This weekly feature airs on some PBS stations, but you can access it through the Sky & Telescope website from this link. It is a 5 minute video with an update of what will be visible in the night sky in the coming week, plus interesting features.
This week's episode: Mercury, the innermost planet, appears in the predawn sky as Comet ISON
races toward its rendezvous with the Sun. And Saturn, the ringed wonder,
joins the action late in the week.
Also from Sky & Telescope Magazine:
is an illustrated guide to what to look for (and when) in the sky in the week ahead.
The Clear Sky Chart below indicates the latest hourly forecast for cloud cover (dark blue indicates no clouds, white is overcast), "seeing" (dark blue for stable air, white for turbulent), and darkness (darkest blue for no moon, pale blue-grey for full moon, white for daylight) for about 48 hours. Ideal observing conditions would have dark blue for all!
The Clear Sky Chart is generated from a forecast model developed by Allan Rahill of the Canadian Meteorological Centre. CMC's numerical weather forecasts are unique because they are specifically designed for astronomers. A script to summarize CMC's forecast images for requested areas is then produced by Attila Danko. For more information, please visit his excellent site.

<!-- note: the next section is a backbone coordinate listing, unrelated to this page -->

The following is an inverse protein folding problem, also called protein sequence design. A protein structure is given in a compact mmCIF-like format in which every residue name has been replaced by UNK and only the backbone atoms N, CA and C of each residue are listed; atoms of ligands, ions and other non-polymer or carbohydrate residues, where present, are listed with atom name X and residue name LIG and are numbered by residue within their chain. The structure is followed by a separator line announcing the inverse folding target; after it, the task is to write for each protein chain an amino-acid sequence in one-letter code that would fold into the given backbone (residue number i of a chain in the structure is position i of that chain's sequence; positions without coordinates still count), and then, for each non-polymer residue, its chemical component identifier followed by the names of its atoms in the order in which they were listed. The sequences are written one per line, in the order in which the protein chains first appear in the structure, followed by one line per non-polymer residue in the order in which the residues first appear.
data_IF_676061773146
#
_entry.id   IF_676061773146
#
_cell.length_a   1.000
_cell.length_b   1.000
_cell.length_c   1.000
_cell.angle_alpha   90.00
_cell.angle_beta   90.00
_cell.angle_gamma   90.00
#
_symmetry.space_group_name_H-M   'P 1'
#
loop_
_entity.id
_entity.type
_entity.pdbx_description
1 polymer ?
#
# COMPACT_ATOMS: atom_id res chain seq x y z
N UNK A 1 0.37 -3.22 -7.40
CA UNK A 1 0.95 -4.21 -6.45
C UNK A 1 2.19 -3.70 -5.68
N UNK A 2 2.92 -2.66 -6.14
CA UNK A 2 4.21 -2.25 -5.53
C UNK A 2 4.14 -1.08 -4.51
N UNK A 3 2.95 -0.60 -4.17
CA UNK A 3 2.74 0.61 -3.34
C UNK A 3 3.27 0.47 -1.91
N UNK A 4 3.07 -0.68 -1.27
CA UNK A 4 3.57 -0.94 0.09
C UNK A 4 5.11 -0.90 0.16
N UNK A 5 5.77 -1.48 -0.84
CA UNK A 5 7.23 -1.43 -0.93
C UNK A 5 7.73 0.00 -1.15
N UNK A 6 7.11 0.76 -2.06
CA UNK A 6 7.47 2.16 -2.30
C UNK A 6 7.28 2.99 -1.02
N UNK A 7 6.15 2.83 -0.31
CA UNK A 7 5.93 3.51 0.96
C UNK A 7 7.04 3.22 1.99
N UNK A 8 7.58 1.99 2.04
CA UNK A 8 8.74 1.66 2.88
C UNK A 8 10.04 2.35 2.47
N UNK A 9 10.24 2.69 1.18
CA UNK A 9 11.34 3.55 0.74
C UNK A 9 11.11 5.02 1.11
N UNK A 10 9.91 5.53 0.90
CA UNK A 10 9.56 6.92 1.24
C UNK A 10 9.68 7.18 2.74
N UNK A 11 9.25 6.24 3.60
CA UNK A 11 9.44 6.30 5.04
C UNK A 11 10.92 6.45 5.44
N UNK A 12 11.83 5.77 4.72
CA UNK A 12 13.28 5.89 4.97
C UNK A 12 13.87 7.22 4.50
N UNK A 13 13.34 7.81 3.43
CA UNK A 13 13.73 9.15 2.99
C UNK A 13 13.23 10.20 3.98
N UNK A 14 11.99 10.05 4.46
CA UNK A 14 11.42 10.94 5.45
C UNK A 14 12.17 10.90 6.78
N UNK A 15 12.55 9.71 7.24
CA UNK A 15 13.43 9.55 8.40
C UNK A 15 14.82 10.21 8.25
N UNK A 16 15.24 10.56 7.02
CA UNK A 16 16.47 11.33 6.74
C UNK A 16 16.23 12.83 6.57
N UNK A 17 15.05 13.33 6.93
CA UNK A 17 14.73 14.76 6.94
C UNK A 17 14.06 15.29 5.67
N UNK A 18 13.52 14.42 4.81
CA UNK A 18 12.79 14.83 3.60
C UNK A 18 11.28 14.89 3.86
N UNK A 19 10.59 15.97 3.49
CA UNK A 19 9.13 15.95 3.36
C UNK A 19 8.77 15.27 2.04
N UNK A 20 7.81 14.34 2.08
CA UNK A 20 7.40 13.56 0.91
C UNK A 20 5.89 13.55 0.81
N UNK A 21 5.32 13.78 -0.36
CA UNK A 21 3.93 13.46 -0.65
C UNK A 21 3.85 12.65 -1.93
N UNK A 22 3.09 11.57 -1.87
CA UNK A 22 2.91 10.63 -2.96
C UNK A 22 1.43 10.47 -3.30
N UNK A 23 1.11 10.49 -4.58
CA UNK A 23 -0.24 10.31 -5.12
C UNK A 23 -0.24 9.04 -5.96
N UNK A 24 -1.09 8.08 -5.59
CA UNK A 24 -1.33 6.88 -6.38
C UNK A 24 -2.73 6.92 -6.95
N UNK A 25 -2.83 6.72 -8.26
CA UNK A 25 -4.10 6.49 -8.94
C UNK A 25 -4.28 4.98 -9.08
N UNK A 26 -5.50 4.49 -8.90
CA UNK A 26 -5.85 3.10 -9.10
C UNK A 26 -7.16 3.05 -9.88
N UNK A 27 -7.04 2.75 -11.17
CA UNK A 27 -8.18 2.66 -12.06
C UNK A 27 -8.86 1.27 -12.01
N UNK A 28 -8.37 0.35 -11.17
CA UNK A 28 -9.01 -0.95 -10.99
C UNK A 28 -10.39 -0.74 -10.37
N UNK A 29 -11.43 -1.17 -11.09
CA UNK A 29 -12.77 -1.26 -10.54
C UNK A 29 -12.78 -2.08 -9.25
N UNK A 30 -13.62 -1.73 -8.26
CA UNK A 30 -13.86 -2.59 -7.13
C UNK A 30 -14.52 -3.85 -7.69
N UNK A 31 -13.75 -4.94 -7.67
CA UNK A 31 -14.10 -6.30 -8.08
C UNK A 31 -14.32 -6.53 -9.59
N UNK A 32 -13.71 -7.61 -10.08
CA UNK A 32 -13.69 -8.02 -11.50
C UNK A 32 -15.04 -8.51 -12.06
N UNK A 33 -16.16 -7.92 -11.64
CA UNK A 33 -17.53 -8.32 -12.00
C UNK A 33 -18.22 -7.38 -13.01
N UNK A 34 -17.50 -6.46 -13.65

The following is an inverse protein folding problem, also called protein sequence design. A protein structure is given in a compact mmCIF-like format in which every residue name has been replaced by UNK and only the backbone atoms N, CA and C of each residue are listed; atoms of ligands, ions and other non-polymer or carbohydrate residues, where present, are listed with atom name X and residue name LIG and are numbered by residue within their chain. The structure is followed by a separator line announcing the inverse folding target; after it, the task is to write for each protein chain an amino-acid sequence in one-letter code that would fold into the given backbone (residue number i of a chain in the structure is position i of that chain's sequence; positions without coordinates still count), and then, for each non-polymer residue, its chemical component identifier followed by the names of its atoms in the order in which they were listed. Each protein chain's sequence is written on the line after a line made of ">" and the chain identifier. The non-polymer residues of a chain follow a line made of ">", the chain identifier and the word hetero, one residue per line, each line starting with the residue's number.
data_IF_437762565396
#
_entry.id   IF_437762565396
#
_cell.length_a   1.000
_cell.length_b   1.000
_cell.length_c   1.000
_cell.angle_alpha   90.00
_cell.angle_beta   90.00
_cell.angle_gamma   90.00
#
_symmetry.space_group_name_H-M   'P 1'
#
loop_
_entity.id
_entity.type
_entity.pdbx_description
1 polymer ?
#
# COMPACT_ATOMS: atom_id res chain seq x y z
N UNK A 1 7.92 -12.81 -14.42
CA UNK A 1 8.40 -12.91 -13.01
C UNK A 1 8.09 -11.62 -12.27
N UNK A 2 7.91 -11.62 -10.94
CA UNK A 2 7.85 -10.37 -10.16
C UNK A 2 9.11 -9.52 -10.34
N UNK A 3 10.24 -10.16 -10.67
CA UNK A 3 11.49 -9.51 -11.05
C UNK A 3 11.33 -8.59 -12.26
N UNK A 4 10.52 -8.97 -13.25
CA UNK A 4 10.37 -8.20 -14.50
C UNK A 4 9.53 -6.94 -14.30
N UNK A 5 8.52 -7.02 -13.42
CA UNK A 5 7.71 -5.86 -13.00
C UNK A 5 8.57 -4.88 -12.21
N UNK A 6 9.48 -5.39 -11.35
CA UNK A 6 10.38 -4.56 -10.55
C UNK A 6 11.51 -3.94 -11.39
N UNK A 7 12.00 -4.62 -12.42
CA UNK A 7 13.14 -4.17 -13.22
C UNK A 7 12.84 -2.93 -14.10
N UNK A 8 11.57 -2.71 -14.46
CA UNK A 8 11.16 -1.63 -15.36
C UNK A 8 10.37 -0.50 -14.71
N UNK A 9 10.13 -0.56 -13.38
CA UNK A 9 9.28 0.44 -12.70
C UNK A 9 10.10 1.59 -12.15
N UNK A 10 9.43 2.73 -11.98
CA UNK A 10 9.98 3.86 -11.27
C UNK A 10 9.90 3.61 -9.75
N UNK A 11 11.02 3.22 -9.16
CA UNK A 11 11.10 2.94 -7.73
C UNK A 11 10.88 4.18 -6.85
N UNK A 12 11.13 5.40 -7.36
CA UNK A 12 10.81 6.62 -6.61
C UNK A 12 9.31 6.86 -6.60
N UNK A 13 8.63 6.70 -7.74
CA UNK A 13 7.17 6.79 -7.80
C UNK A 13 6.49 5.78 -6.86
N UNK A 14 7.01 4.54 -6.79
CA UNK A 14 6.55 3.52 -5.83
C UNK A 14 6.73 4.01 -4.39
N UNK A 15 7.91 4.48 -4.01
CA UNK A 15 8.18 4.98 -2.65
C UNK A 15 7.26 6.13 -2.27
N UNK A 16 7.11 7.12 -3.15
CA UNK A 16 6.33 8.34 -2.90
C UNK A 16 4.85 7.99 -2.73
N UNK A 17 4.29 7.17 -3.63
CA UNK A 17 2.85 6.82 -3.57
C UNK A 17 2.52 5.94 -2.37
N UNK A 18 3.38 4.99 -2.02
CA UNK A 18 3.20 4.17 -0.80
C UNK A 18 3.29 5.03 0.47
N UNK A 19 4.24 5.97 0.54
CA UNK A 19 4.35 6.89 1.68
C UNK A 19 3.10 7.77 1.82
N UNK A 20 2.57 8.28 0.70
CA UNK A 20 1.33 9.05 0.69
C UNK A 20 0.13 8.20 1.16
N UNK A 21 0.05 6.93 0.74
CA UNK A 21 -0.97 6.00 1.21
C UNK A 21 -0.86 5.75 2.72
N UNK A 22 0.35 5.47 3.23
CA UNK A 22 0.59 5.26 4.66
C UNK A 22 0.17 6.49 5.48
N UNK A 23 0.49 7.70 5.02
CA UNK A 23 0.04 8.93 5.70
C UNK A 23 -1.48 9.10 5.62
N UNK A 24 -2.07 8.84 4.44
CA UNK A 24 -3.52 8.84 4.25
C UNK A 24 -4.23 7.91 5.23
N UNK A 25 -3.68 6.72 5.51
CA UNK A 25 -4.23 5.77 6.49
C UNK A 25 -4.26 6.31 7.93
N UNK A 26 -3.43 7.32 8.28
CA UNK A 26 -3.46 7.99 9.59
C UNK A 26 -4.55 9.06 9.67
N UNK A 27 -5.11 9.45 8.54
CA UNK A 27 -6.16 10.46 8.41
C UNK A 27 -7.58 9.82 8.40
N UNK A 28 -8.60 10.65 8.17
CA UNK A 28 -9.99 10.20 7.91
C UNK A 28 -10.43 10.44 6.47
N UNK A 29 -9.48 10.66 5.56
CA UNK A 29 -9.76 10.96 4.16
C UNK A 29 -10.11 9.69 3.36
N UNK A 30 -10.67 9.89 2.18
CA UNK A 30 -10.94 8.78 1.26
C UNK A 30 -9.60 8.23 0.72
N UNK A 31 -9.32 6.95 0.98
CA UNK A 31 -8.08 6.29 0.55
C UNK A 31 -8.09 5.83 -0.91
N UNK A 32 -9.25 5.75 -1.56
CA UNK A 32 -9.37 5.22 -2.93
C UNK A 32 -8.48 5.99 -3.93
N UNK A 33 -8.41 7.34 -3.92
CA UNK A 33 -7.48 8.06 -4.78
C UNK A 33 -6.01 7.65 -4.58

Interactive Chart of the Messier Objects
In the later part of the 18th century, French astronomer and comet-hunter, Charles Messier complied a list of about 100 objects which were not comets - but whose fuzzy image might be mistaken for a comet.
The objects are now used as a compliation of different kinds of interesting objects - galaxies, star clusters, supernova remnants, bright nebulae - which are visible in a small telescope. They also serve as a challenge for some astronomers who want to "observe the list"!
For more information, click on any object at right, or see The Messier Catalog.